Tyler Cowen has a new post entitled:
Not surprisingly, I don’t agree, but I’d rather focus on the question of what exactly this term means. First let’s quote Tyler again, expressing views closer to mine:
2. In the more recent segment of world history, a lot of cycles have been caused by negative nominal shocks. I consider the Christina and David Romer “shock identification” paper (pdf, and note the name order) to be one of the very best pieces of research in all of macroeconomics. Sometimes central banks tighten when they shouldn’t, and this leads to a recession, due mainly to nominal wage stickiness.
3. Workers are laid off because employers are often (not always) afraid to cut their nominal wages, for fear of busting workplace morale, or in Europe often for legal and union-related reasons.
So that provides some context. Tyler is saying that if there is a recession this year, it won’t be the sort of demand shock recession we’ve often seen in recent history. Next let’s consider some hypotheses:
Perhaps the claim is that we might have a recession this year due to risk, despite 3% plus NGDP growth. If so, I very strongly disagree. (This could be viewed as a version of real business cycle theory.)
Perhaps the claim is that if there is a recession, then NGDP growth will slow, but that this will not be the cause. In other words, even in a counterfactual world where the Fed kept NGDP growing at 3% plus, there would still be a recession for non-monetary reasons. If so, I very strongly disagree. (Again, an RBC-type claim.)
Perhaps the claim is that falling NGDP growth is a necessary condition for a recession this year, but it will be caused by growing risk and there is nothing that monetary policymakers can do about it. If so, I strongly disagree. (A traditional Keynesian claim)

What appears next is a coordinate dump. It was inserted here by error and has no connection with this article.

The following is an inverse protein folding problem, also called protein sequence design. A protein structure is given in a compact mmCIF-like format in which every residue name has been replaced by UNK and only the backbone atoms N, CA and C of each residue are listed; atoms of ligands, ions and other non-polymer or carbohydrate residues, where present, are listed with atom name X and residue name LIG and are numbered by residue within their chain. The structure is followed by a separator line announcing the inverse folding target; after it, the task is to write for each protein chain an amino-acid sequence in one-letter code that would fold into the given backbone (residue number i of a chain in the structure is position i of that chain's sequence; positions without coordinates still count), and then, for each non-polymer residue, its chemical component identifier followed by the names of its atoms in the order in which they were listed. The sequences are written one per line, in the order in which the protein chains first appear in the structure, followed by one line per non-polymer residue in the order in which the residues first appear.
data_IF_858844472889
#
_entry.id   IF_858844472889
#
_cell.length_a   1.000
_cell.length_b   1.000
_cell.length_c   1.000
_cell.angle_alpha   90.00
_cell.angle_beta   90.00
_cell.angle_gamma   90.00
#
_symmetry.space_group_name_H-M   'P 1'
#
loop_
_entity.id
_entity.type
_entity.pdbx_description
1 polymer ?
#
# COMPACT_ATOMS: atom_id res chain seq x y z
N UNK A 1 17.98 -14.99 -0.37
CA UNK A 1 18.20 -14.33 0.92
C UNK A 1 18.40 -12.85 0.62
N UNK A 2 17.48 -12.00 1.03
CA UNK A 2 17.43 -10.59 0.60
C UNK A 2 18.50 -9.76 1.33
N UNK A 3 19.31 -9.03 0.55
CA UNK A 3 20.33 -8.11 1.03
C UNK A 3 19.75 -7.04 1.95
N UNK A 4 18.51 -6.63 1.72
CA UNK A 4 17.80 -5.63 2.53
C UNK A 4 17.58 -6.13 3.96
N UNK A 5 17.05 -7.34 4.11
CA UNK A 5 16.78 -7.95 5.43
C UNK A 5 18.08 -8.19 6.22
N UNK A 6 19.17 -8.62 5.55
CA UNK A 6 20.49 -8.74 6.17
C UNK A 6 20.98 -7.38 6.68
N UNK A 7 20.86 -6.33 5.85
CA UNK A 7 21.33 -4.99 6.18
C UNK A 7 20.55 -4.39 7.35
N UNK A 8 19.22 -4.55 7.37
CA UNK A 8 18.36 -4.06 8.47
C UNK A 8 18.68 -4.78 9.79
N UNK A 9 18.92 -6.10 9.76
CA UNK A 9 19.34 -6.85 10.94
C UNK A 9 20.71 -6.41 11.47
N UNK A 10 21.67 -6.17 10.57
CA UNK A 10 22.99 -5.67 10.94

Perhaps the claim is that falling NGDP growth is a necessary condition for a recession this year, but it will be caused by growing risk that monetary policymakers are too cautious to do anything about. If so, I mildly disagree. (A New Keynesian claim.)
Why do I only mildly disagree with the last option? Because it’s certainly possible, but on balance I believe that growing signs of risk in the asset markets are themselves caused by signs of excessively tight money, which is reducing expected NGDP growth. In other words, in my view growing risk is the symptom of a recession, should it occur, not the cause.
Just to be clear, I am not predicting a recession this year (nor does Tyler in the post I linked to.) But I certainly think the risk of one has increased in recent months, and I’d guess he does as well.
To summarize, I view the NGDP shock/sticky wage model as being very powerful, partly because we see this pattern over and over again, under all sorts of monetary regimes, and all sorts of triggers for monetary shocks. Some intentional (the Fed 1920-21, 1929-30, Volcker 1981) and some unintentional (2008-09). But always the same result. NGDP falls much faster than hourly nominal wages, and unemployment soars. Then wages adjust and unemployment falls. That’s not to say real recessions are not possible, as Zimbabwe showed in 2008 and perhaps the US in 1974.
Don Geddis sent me a wonderful introduction to market monetarist ideas by Eliezer Yudkowsky, in Facebook. I probably enjoyed reading this piece more than almost anything else in the past 10 years, partly because it’s very nicely done, but more because I feel gratitude that one of the smartest individuals that I have ever read finds the ideas appealing. That doesn’t mean we are right, but it’s certainly a good sign. On a related note, check out my newest post at Econlog, which discusses Yudkowsky, Newcomb’s Paradox, and long and variable leads.